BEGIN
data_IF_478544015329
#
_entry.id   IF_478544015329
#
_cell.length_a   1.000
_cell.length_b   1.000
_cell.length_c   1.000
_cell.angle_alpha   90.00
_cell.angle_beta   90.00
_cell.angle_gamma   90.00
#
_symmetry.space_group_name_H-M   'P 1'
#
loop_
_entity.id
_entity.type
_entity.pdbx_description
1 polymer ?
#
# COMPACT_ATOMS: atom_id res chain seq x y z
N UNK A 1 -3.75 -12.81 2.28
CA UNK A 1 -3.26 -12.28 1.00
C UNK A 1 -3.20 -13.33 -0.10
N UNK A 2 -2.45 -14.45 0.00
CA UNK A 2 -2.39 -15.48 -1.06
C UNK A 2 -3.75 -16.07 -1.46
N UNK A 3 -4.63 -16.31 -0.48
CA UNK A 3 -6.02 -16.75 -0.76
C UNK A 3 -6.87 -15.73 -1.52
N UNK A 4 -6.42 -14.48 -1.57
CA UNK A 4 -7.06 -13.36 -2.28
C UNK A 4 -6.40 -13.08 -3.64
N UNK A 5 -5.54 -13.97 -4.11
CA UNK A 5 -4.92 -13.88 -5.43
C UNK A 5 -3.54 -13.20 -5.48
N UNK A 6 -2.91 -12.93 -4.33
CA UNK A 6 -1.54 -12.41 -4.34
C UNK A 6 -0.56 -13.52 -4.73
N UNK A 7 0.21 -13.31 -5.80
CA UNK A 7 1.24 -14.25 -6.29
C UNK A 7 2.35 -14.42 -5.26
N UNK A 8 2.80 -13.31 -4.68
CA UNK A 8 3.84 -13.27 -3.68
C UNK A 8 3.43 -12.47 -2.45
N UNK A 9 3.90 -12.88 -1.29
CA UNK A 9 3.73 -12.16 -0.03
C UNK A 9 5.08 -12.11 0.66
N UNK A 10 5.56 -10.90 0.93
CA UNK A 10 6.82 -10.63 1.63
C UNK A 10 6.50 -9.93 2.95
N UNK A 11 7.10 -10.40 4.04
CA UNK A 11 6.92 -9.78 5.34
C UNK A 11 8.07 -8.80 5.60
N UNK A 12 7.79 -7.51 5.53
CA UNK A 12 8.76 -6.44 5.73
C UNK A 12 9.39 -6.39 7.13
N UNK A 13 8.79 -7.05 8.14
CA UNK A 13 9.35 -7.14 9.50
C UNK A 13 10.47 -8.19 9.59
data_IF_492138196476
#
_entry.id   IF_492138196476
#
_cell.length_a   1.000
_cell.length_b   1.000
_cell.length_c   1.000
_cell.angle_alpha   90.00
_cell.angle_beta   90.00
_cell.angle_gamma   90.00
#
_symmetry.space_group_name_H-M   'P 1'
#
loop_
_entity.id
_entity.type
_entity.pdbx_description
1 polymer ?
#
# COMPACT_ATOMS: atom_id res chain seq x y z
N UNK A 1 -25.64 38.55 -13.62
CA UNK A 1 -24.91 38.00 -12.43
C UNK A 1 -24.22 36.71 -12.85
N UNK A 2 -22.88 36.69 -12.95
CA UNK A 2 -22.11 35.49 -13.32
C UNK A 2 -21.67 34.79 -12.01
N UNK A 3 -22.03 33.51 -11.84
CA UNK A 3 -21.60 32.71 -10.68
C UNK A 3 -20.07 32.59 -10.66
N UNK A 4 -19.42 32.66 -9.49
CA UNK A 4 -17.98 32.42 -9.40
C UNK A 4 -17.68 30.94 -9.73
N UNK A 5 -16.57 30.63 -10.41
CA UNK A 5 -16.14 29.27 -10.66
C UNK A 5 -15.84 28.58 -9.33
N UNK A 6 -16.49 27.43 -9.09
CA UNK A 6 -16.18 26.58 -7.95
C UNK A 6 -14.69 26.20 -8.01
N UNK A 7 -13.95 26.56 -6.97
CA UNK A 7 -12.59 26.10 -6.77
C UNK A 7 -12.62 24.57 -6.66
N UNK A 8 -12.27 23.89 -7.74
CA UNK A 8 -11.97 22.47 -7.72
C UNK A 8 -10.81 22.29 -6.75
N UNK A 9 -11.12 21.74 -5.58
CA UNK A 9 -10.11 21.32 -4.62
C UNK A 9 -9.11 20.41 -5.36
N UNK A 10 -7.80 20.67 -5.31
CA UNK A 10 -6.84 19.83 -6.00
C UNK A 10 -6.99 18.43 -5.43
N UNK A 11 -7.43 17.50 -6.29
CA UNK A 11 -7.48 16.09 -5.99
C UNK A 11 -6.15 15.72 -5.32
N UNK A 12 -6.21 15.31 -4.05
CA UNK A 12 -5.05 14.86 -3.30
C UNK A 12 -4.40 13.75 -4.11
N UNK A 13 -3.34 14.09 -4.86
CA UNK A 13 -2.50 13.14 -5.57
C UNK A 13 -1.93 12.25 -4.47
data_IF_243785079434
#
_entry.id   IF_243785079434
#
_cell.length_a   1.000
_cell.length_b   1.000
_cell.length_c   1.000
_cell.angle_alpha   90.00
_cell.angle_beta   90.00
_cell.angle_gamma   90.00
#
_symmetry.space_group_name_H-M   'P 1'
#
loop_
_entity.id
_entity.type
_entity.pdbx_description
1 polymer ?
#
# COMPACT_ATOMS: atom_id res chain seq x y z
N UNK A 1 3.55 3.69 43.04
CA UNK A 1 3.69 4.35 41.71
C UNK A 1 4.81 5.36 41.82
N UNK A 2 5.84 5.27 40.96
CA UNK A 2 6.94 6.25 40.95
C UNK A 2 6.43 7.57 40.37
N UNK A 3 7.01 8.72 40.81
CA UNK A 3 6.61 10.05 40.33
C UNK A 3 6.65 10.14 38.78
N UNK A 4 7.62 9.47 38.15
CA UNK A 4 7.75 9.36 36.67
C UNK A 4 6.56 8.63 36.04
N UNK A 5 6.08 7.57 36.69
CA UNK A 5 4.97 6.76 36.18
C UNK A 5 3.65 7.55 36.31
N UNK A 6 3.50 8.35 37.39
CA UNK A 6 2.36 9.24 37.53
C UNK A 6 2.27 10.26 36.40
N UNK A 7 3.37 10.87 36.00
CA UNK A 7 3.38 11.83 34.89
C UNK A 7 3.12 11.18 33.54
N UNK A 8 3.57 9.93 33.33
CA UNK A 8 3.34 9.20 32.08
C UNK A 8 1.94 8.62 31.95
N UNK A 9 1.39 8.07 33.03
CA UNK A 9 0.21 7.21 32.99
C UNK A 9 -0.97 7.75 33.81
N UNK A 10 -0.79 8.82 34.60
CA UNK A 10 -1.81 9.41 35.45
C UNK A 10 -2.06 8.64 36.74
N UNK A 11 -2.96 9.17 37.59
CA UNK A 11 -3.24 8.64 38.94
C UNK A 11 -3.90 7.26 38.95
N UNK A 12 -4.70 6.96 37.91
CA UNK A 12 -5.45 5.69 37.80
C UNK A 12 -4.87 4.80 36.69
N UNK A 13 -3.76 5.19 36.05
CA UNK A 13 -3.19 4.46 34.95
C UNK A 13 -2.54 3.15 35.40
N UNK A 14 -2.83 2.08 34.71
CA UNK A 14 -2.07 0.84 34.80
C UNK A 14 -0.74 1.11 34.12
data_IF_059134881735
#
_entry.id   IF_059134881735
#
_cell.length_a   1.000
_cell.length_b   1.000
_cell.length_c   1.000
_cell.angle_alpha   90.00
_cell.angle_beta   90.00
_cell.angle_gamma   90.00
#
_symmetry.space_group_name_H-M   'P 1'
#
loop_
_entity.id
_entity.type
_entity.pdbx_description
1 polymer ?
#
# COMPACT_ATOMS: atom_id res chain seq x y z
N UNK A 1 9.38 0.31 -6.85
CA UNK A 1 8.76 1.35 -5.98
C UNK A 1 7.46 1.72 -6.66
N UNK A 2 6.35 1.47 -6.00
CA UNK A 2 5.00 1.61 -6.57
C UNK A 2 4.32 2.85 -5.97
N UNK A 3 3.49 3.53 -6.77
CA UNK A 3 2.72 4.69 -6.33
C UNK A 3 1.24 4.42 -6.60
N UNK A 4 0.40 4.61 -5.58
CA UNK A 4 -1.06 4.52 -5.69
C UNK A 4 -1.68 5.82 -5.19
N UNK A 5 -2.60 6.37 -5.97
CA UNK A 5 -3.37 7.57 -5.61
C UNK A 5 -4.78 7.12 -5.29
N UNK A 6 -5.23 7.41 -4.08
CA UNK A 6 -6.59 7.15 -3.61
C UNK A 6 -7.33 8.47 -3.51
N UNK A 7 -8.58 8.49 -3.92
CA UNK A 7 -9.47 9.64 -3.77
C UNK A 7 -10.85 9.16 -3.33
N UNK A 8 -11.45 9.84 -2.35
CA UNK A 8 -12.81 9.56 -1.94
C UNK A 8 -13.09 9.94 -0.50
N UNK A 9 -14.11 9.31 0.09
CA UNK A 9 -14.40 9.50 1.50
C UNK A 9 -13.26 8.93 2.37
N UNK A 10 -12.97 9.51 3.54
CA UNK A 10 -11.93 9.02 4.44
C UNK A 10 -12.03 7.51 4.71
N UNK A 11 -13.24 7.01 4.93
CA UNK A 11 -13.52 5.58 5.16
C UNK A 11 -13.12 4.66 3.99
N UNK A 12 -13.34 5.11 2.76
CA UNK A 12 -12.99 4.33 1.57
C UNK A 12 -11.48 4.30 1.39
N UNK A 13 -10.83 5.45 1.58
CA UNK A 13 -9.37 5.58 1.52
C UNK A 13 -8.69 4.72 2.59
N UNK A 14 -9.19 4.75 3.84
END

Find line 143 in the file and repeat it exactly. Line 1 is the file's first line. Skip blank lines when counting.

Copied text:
CA UNK A 2 6.94 6.25 40.95